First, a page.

Why Facebook's Libra cryptocurrency plans are under fire

Facebook's plans to launch its very own cryptocurrency was met with heavy opposition last week, as CEO Mark Zuckerberg's Libra proposal to Congress was hijacked into a hearing of the company's past mishandling. To put it briefly, the social media company's involvement in the Cambridge Analytica and election controversies had broken its trust with authorities. Without a clear structure for regulation, there are concerns that Zuckerberg's new Libra project could undermine the national dollar, as well as contain loopholes for criminals to exploit.

Libra presents a new reality for currencies in the near future. Here's what you need to know:

What is Facebook Libra?

In a nutshell, Libra wants to do away with the dollar. But it wants the government to be on board with that.

Users can make payments and transactions digitally, confident that the value of the Libra coin would remain relatively constant. They've benefited from the lessons of Bitcoin, which was hurt by volatility and steep changes in price depending on how investors woke up feeling. Fear and doubt in the economy could see the value of the Bitcoin fall drastically.

Libra on the other hand wants to be backed by real-world currencies, namely the US dollar, Euro, Japanese Yen, Singapore dollar and British pound. So, unlike Bitcoin, which sways according to investors' confidence, Libra somewhat reflects the overall economic status of these five nations. Unless there is a global recession, Libra should remain steady.

The currency is also watched over by a Libra Association, a group of global companies that included Visa, PayPal and other big companies – but many of these companies have since pulled out.

"Do you accept Libra?" – What it looks like for us

With over 2 billion users actively using Facebook's services all over the world, Libra could bring all its users together with a single currency. Digital payment apps you have now, like Venmo, can't be used in other countries. You would need to convert your cash to foreign currencies.

But Libra, which functions as its own independent currency, lets you pay for your items as far as whoever you're buying from accepts Libra. And with a userbase this big, its not hard to imagine why they wouldn't. It's in every way, a global digital currency.

In Zuckerberg's own words: "The idea behind Libra is that sending money should as easy and secure as sending a message."

What are the problems?

A user base this big doesn't put Libra in competition with other cryptocurrencies, but with banks. That has made Congress and other governments think twice about green lighting the Facebook project.

Zuckerberg's pitch to Congress was amazingly overturned into a grilling about Facebook's data and privacy policies, which they think would only get worse if the company expanded into finance.

With money in the mix – without ample regulation – Facebook could have access to spending habits of billions of people. Its role in the Cambridge Analytica and election scandals have painted a dismal picture of Facebook's trustworthiness when it comes to handling personal data.

Beyond transparency, the lack of regulation with Bitcoin also made it a useful platform for black market deals – transactions made outside of government-approved channels. To these dealers, the dollar is a channel they would want to avoid as they would likely have to open bank accounts for money to flow through, which can be traced.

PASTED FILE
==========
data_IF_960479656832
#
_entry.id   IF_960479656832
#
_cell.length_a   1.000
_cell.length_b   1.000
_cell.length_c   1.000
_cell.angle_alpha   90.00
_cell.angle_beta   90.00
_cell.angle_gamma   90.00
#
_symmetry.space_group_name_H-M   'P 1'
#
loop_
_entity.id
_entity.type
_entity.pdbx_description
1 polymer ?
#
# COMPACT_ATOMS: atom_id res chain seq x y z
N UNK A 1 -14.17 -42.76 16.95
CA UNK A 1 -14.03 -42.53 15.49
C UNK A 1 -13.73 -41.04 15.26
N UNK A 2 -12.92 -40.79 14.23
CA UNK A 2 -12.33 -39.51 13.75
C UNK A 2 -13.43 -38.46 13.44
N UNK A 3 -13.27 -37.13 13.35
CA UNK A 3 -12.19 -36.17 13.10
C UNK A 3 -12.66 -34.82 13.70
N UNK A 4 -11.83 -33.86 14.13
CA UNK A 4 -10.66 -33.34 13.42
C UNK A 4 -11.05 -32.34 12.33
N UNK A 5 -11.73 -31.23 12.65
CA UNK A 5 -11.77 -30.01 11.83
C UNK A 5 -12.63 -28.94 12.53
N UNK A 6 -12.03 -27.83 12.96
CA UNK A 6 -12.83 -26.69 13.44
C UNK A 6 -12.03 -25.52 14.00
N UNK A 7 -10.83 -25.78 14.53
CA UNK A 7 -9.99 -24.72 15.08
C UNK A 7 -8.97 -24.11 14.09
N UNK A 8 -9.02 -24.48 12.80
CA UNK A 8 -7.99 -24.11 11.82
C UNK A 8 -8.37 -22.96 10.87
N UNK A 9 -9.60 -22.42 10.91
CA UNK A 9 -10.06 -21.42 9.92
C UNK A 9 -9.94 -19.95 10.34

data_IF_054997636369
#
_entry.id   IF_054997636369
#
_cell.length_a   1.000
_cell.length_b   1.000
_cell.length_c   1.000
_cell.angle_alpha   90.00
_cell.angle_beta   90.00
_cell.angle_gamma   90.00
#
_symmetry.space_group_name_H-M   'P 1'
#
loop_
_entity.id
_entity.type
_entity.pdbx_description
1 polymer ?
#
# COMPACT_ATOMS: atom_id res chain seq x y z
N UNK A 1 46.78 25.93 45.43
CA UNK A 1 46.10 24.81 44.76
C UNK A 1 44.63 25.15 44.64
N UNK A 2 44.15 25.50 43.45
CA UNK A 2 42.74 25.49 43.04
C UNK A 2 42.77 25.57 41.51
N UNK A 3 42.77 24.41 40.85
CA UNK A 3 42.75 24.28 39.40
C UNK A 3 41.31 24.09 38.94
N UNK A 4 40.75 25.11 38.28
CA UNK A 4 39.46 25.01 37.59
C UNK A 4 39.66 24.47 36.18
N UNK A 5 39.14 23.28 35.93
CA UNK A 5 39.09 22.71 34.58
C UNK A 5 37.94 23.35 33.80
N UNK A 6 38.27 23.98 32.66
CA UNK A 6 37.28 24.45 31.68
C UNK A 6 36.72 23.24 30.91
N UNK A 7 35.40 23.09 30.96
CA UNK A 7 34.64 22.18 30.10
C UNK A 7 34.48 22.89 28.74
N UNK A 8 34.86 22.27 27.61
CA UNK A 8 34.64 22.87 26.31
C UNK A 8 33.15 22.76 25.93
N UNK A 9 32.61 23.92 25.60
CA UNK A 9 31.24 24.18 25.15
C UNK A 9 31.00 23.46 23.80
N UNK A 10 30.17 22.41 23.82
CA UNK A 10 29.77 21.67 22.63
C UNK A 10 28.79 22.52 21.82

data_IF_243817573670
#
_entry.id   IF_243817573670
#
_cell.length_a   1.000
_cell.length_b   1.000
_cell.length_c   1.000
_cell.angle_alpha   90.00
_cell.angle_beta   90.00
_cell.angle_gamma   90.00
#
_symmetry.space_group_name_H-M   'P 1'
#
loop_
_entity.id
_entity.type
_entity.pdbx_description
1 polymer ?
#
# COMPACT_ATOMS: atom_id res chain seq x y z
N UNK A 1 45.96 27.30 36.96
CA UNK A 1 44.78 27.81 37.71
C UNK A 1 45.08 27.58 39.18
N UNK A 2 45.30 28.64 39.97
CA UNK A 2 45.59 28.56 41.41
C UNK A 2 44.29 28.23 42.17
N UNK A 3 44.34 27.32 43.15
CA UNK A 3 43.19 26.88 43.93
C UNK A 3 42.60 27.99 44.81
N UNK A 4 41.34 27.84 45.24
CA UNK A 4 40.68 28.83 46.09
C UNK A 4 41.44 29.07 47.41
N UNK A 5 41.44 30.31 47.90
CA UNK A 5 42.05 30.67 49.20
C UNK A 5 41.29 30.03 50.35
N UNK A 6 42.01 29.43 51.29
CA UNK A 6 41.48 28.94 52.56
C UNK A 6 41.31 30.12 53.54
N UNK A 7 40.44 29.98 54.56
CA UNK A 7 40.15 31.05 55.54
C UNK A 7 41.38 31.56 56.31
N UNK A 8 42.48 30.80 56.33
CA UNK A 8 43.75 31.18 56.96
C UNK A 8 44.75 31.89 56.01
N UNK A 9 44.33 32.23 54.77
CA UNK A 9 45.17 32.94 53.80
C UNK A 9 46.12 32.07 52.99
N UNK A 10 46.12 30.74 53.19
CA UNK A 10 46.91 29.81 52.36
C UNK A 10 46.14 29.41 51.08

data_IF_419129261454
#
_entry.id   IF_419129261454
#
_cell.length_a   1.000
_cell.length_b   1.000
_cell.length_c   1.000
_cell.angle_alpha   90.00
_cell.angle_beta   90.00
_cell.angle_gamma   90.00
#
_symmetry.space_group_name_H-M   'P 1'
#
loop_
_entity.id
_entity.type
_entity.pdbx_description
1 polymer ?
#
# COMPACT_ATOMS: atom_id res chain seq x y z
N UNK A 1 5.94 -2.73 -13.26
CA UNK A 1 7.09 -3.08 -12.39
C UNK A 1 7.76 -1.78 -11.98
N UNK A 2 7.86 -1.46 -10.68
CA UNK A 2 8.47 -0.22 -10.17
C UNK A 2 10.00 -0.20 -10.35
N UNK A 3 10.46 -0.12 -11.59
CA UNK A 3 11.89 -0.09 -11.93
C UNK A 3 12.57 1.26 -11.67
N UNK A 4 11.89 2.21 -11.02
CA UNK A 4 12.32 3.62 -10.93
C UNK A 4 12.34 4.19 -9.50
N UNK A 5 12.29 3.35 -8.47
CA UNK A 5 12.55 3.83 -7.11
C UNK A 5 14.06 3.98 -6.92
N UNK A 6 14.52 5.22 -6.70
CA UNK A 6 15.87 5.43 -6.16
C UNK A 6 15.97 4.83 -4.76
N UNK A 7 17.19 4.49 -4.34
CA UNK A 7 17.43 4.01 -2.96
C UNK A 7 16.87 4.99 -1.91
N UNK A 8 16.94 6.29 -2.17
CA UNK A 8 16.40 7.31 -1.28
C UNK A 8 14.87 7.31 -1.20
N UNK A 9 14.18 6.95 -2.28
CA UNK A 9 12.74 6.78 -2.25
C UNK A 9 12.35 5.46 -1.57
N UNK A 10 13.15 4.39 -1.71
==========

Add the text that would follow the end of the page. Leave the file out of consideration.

One of the concerns about Bitcoin was the difficulty in monitoring such dealings. Bitcoin allowed for various forms of tax evasion as transactions could leave no taxable trace. It also made it difficult to protect employees without legal contracts, as well as monitoring the sale of banned items. Many of these issues apply to Libra, or at least remain unclear, giving more reason for Congress' skepticism.

Loss of faith in Facebook

Facebook mentioned power would not be held by them, but Libra would be managed by its Association, which acts as a watchdog. But the House Financial Services Committee in the US was quick to point out that Libra still functions on Facebook's infrastructure, and only Facebook has access to its 2 billion users. Among the companies watching over Libra, Facebook isn't quite "one of many", as the Association would suggest. It is in fact still the most dominant.

In the EU, Germany and France both agreed to block Libra in September. In a joint statement, they said "no private entity can claim monetary power, which is inherent to the sovereignty of nations," highlighting the tensions between state and company.

Shortly after their announcement, big players in the Libra Association like Paypal, Mastercard and Visa all left. Imagine kicking off your payment solution without these powerhouses on board.

What's next for Libra

On one hand, Libra's troubles arise from a growing distrust towards big tech firms. Facebook, Google and Amazon are all involved in antitrust investigations that aim to create more transparency on how data and user information are used. Bringing money into the mix could complicate matters much further – Facebook needs to rethink where its credibility stands first.

"We earn credibility drop by drop," Rep. Madeleine Dean (D-PA) told Zuckerberg towards end of the hearing. "But we pour it away in buckets."

On the other hand, governments around the world are at a crossroads, caught in a decision between digitalising currencies and holding on to the traditional methods. While governments around the world are still toying with the idea, Facebook just went one step ahead to pull all its 2 billion users together with one privately-owned currency. That's perhaps too much to stomach right now.